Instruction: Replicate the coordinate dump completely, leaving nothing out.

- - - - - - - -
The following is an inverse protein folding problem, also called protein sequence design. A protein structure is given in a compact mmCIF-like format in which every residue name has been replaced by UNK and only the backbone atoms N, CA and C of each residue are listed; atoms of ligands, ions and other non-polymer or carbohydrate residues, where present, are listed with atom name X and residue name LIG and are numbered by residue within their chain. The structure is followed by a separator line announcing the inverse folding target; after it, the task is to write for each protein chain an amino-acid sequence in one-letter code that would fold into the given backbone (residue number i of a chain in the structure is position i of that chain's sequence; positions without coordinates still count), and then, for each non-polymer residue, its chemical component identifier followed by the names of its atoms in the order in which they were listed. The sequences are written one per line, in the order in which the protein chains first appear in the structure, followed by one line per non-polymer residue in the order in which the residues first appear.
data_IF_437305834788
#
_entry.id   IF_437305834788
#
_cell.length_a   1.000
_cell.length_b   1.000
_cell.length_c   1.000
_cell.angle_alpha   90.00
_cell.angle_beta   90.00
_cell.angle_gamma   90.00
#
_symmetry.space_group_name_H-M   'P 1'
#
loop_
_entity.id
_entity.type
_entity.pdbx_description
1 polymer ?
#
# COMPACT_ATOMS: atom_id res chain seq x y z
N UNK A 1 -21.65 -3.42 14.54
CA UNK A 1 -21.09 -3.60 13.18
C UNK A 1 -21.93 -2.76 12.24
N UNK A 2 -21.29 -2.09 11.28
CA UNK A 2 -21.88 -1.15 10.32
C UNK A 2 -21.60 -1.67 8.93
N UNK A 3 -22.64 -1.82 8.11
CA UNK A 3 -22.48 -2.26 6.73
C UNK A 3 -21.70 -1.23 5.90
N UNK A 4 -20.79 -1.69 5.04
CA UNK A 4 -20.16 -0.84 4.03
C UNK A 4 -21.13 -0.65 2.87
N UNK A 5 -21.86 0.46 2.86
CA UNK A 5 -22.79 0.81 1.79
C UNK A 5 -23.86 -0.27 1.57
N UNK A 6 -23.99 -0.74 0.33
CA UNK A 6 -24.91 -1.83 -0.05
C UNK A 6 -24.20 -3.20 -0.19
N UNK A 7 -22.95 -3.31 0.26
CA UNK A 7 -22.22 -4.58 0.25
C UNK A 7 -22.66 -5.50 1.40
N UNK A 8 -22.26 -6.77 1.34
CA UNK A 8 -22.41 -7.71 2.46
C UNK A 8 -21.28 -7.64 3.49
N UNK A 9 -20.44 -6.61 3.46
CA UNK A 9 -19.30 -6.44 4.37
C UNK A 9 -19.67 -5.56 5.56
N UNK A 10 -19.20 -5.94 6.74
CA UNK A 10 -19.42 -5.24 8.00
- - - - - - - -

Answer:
The following is an inverse protein folding problem, also called protein sequence design. A protein structure is given in a compact mmCIF-like format in which every residue name has been replaced by UNK and only the backbone atoms N, CA and C of each residue are listed; atoms of ligands, ions and other non-polymer or carbohydrate residues, where present, are listed with atom name X and residue name LIG and are numbered by residue within their chain. The structure is followed by a separator line announcing the inverse folding target; after it, the task is to write for each protein chain an amino-acid sequence in one-letter code that would fold into the given backbone (residue number i of a chain in the structure is position i of that chain's sequence; positions without coordinates still count), and then, for each non-polymer residue, its chemical component identifier followed by the names of its atoms in the order in which they were listed. The sequences are written one per line, in the order in which the protein chains first appear in the structure, followed by one line per non-polymer residue in the order in which the residues first appear.
data_IF_437305834788
#
_entry.id   IF_437305834788
#
_cell.length_a   1.000
_cell.length_b   1.000
_cell.length_c   1.000
_cell.angle_alpha   90.00
_cell.angle_beta   90.00
_cell.angle_gamma   90.00
#
_symmetry.space_group_name_H-M   'P 1'
#
loop_
_entity.id
_entity.type
_entity.pdbx_description
1 polymer ?
#
# COMPACT_ATOMS: atom_id res chain seq x y z
N UNK A 1 -21.65 -3.42 14.54
CA UNK A 1 -21.09 -3.60 13.18
C UNK A 1 -21.93 -2.76 12.24
N UNK A 2 -21.29 -2.09 11.28
CA UNK A 2 -21.88 -1.15 10.32
C UNK A 2 -21.60 -1.67 8.93
N UNK A 3 -22.64 -1.82 8.11
CA UNK A 3 -22.48 -2.26 6.73
C UNK A 3 -21.70 -1.23 5.90
N UNK A 4 -20.79 -1.69 5.04
CA UNK A 4 -20.16 -0.84 4.03
C UNK A 4 -21.13 -0.65 2.87
N UNK A 5 -21.86 0.46 2.86
CA UNK A 5 -22.79 0.81 1.79
C UNK A 5 -23.86 -0.27 1.57
N UNK A 6 -23.99 -0.74 0.33
CA UNK A 6 -24.91 -1.83 -0.05
C UNK A 6 -24.20 -3.20 -0.19
N UNK A 7 -22.95 -3.31 0.26
CA UNK A 7 -22.22 -4.58 0.25
C UNK A 7 -22.66 -5.50 1.40
N UNK A 8 -22.26 -6.77 1.34
CA UNK A 8 -22.41 -7.71 2.46
C UNK A 8 -21.28 -7.64 3.49
N UNK A 9 -20.44 -6.61 3.46
CA UNK A 9 -19.30 -6.44 4.37
C UNK A 9 -19.67 -5.56 5.56
N UNK A 10 -19.20 -5.94 6.74
CA UNK A 10 -19.42 -5.24 8.00